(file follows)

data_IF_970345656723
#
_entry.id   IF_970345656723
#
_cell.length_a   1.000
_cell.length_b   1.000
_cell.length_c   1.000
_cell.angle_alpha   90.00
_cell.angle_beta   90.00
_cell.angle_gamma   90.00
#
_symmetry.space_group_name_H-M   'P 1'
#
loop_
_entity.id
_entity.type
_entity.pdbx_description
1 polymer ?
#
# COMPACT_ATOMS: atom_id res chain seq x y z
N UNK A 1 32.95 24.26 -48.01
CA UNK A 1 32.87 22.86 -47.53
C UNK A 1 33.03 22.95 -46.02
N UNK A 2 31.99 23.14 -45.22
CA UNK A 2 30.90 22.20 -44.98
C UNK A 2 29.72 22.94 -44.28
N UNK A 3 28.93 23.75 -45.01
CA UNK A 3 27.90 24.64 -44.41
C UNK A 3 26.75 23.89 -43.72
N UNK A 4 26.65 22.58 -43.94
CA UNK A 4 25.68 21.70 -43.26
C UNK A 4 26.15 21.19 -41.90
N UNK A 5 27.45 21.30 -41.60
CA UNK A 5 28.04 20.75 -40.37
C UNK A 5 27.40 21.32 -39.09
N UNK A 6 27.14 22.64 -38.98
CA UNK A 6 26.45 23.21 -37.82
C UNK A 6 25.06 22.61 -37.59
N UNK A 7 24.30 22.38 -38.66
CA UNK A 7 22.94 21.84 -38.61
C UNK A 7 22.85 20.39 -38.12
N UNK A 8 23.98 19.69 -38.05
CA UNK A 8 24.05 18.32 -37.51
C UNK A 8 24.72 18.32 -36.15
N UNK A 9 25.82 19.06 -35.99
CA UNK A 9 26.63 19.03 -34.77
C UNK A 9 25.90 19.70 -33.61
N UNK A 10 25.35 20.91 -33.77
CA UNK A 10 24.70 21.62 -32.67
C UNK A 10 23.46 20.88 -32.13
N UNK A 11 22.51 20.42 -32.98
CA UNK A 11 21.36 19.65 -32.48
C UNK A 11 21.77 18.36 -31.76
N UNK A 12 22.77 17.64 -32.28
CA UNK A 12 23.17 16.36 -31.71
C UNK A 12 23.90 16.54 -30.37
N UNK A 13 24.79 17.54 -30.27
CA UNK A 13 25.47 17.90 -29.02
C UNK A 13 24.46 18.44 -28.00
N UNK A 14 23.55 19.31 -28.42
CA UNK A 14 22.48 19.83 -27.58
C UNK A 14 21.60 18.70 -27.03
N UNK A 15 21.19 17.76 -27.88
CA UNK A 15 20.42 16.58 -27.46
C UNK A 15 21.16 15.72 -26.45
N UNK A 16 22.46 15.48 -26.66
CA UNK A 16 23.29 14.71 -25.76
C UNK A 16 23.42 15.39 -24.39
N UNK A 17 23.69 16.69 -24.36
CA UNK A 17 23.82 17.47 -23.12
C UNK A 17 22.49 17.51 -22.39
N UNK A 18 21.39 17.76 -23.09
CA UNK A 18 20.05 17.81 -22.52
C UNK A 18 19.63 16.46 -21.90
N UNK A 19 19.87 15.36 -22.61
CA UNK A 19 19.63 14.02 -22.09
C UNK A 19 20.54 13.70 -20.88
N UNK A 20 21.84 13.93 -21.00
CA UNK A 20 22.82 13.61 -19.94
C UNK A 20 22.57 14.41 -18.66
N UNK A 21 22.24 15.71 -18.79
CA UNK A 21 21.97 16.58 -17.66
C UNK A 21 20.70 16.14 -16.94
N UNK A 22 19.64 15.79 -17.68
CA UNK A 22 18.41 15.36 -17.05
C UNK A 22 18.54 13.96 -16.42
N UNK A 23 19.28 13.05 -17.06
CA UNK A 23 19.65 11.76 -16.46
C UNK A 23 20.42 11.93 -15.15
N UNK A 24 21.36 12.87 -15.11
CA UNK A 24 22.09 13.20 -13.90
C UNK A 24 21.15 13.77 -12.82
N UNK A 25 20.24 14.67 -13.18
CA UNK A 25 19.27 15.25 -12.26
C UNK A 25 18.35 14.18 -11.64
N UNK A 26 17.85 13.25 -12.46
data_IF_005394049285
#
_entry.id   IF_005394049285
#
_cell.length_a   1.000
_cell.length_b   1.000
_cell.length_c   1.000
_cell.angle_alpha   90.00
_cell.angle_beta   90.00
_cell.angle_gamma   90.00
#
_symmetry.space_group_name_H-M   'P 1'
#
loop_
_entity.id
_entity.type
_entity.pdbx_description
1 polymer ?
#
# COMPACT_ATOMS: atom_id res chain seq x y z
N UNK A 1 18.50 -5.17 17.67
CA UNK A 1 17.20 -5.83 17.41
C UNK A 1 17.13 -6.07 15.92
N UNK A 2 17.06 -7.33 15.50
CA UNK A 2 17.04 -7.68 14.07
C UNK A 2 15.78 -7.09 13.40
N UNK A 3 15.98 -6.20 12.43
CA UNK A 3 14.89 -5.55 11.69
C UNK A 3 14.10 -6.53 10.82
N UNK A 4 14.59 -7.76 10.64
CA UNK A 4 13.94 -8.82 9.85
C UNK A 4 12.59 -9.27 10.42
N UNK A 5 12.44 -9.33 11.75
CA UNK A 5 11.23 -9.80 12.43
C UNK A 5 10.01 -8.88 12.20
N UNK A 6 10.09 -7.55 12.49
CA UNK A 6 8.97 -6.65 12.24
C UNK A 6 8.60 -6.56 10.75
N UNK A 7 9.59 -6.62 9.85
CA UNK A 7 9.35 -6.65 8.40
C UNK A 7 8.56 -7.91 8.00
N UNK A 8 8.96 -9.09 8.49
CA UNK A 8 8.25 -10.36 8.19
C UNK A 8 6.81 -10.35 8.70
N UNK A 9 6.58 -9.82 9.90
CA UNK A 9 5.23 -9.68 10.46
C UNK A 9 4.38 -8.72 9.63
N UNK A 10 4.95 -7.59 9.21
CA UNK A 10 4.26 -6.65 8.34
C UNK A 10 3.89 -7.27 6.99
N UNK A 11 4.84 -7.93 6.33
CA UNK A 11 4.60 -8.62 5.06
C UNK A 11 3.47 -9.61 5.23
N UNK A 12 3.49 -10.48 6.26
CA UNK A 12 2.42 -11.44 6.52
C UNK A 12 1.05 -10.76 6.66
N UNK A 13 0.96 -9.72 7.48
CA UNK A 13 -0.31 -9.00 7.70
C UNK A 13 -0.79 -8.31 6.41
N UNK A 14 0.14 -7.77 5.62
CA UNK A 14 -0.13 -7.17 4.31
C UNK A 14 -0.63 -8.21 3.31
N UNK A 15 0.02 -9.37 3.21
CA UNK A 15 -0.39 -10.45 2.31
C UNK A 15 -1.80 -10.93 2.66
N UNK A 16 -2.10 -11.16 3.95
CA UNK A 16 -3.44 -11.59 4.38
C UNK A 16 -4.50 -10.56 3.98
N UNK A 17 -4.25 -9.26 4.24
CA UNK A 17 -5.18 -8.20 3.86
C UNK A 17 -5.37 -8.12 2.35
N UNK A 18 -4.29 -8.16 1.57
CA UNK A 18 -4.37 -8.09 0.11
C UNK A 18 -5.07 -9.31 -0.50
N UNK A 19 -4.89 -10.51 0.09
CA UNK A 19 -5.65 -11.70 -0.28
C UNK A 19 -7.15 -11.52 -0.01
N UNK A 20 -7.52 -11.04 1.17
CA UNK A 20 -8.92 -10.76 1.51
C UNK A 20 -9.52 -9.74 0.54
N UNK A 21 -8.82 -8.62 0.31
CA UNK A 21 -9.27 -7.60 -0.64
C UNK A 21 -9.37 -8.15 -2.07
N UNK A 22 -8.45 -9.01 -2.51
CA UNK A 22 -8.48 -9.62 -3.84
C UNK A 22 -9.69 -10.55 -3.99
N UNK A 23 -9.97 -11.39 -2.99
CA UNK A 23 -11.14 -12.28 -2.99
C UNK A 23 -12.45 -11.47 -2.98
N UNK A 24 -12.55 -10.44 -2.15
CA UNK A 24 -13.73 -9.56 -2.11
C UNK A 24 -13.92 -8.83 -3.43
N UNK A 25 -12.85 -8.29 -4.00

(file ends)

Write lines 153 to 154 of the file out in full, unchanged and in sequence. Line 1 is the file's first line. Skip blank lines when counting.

N UNK A 13 0.96 -9.72 7.48
CA UNK A 13 -0.31 -9.00 7.70